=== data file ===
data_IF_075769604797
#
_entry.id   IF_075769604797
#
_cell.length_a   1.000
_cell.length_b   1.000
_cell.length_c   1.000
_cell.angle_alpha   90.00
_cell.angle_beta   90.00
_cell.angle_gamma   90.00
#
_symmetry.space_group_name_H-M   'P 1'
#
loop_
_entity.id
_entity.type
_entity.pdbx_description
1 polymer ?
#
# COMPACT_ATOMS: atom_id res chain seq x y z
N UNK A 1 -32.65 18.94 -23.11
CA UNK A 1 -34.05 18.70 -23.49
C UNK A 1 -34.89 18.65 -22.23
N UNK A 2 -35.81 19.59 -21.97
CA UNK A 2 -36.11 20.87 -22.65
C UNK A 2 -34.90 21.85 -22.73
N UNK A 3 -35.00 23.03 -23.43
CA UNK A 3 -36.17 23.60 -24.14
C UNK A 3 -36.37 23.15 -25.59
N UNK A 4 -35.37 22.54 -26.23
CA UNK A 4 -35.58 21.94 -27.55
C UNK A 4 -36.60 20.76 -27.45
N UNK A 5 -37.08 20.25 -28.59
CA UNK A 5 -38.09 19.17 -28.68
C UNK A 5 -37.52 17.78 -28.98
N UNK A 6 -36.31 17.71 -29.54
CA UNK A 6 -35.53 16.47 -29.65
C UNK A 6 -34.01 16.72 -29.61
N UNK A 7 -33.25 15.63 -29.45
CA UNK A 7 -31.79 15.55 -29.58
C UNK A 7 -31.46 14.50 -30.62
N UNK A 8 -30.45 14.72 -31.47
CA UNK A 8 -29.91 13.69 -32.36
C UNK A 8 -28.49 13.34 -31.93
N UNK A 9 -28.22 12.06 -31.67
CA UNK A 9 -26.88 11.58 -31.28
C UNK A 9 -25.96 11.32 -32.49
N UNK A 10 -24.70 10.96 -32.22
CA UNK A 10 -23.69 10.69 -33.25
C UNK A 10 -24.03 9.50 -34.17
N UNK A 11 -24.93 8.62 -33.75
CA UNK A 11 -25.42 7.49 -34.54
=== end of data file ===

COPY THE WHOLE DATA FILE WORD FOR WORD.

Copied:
data_IF_075769604797
#
_entry.id   IF_075769604797
#
_cell.length_a   1.000
_cell.length_b   1.000
_cell.length_c   1.000
_cell.angle_alpha   90.00
_cell.angle_beta   90.00
_cell.angle_gamma   90.00
#
_symmetry.space_group_name_H-M   'P 1'
#
loop_
_entity.id
_entity.type
_entity.pdbx_description
1 polymer ?
#
# COMPACT_ATOMS: atom_id res chain seq x y z
N UNK A 1 -32.65 18.94 -23.11
CA UNK A 1 -34.05 18.70 -23.49
C UNK A 1 -34.89 18.65 -22.23
N UNK A 2 -35.81 19.59 -21.97
CA UNK A 2 -36.11 20.87 -22.65
C UNK A 2 -34.90 21.85 -22.73
N UNK A 3 -35.00 23.03 -23.43
CA UNK A 3 -36.17 23.60 -24.14
C UNK A 3 -36.37 23.15 -25.59
N UNK A 4 -35.37 22.54 -26.23
CA UNK A 4 -35.58 21.94 -27.55
C UNK A 4 -36.60 20.76 -27.45
N UNK A 5 -37.08 20.25 -28.59
CA UNK A 5 -38.09 19.17 -28.68
C UNK A 5 -37.52 17.78 -28.98
N UNK A 6 -36.31 17.71 -29.54
CA UNK A 6 -35.53 16.47 -29.65
C UNK A 6 -34.01 16.72 -29.61
N UNK A 7 -33.25 15.63 -29.45
CA UNK A 7 -31.79 15.55 -29.58
C UNK A 7 -31.46 14.50 -30.62
N UNK A 8 -30.45 14.72 -31.47
CA UNK A 8 -29.91 13.69 -32.36
C UNK A 8 -28.49 13.34 -31.93
N UNK A 9 -28.22 12.06 -31.67
CA UNK A 9 -26.88 11.58 -31.28
C UNK A 9 -25.96 11.32 -32.49
N UNK A 10 -24.70 10.96 -32.22
CA UNK A 10 -23.69 10.69 -33.25
C UNK A 10 -24.03 9.50 -34.17
N UNK A 11 -24.93 8.62 -33.75
CA UNK A 11 -25.42 7.49 -34.54